Tuesday, March 2, 2010

I Learn So Much From Other Homeschooling Moms

Gospel Principles Gospel Principles by The Church of Jesus Christ of Latter-day Saints





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Last weekend, I got to spend some time with a bunch of homeschooling moms at a moms' retreat. It seems that moms' retreats have become all the rage lately. I've been to three in the past six months since my baby was born, and I missed one. But before I blog about that, I have to write about the lunch I had with the moms of the North Star Scholars Commonwealth School a week ago. (If you don't know what a commonwealth School is, go to thelemi.com.) I wasn't going to go because it was my son's birthday and I had SOOOO much to do to get ready, but I reasoned, I have to drive my son over to the house of the lunch anyway, so he can take his speech and debate class, and I have to eat lunch anyway, and I need a spiritual boost. (I'm not going to blog about the birthday party because I basically promised awhile ago that my blog wasn't going to be the typical mommy blog that is a bragfest about what we got for birthdays and Christmas.)

Joyce Kinmont, homeschooling pioneer and founder of the LDS homeschooling group LDSHEA (see credits Oliver DeMille, founder of the Thomas Jefferson Education movement, with getting moms to study the classics. She says it's such a beautiful thing. As moms study the classics, kids can't help but have some of it rub off them right? And the bonus? Some of it rubs off on other homeschooling moms. And I'm the lucky recipient.

Some classics rubbed off on me at this lunch. First, Karianne shared that she had taught the previous Sunday her Relief Society lesson, #3 from the Gospel Principles book, "Jesus Christ Our Chosen Leader." She remarked that the lesson emphasized that we each chose Jesus to be our leader in the premortal world. One other mom, Kathy, said "Oh I know those words for the lessons must be chosen so carefully." Karianne then said, "Yes...it's just like in Montesquieu where he says that there are only two types of government...those that involve force and those that involve choice."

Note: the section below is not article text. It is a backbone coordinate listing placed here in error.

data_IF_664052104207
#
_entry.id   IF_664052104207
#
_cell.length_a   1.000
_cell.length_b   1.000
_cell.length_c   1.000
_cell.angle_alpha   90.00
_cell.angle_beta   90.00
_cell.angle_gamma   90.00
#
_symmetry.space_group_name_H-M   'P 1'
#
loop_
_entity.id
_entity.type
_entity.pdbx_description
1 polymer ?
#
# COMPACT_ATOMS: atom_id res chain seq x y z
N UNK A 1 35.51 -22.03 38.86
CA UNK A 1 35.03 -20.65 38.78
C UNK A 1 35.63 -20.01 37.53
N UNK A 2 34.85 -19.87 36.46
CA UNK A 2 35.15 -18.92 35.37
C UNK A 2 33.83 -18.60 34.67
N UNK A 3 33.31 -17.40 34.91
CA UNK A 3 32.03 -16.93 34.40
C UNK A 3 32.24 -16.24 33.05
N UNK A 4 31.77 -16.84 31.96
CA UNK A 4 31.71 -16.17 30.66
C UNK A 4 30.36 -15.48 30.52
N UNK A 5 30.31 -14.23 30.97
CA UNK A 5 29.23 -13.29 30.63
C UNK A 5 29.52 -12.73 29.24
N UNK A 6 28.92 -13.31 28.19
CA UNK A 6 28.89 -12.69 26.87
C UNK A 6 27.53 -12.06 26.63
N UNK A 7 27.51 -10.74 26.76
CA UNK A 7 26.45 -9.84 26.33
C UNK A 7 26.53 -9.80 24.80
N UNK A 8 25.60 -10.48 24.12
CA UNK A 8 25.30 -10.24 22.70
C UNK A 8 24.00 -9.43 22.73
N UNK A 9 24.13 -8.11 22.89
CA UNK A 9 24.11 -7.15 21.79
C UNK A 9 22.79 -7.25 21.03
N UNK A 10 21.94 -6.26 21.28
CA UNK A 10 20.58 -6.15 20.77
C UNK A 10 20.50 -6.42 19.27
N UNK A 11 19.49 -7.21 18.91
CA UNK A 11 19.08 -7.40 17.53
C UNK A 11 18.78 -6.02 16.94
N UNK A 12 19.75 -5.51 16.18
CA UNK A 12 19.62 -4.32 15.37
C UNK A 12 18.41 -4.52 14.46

Wait, it says that in Montesquieu? I want to read him now. My AP US History teacher in high school mentioned him, that his book, The Spirit of the Laws was the foundation of the separation of powers in our Constitution but that's all I knew. We used a textbook in that class and not classics so I didn't know that cool exciting tidbit of force vs. choice in government. I came home and found that the Spirit of the Laws is going to be added to Librivox.org's collection so then I will be able to listen to it on my iPod. (Oops, I just checked again and it is in French! Oh well! Guess I will have to read it while I am nursing.) I am taking James Ure's Constitution Made Simple class and he refers to Montesquieu too, and how prescient he was. Oh, I am excited to study his works!

Somehow, we then got on the topic of Booker T. Washington and his book, Up From Slavery. (You know how a group of people talking can easily get off on tangents.) Karianne shared how cool it was that Booker had desperately wanted a hat to wear to school. So his mom sewed him one. All the kids made fun of him in that hat. But Booker had such a high moral character that instead of feeling low he felt cool! He felt it an honor that his mom was not about impressing other kids but about doing what she could to fulfill his desires and at the same time not go into debt to please him. So instead of borrowing money to get him a hat, she made it out of what she had at home.

WOW! That really got me thinking. Am I doing things for my kids or in my life that give my kids or others the wrong impression? What do I need to change to be more virtuous like Booker's mom? Now I want to read that book too. Librivox.org has it too, so I can look forward to listening to that while I do my chores. Kathy said it was such a good book that it is chockfull of gems like that and she read it twice. I love learning from these amazing moms. Thank you Kathy and Karianne.

1 comment:

  1. I loved loved loved Up from Slavery. I'm excited for you to read it. I actually forgot I owned it. I'm going to read it again.:) I wish I could have talked to you more at our retreat this last weekend. Maybe a time will come soon. :)

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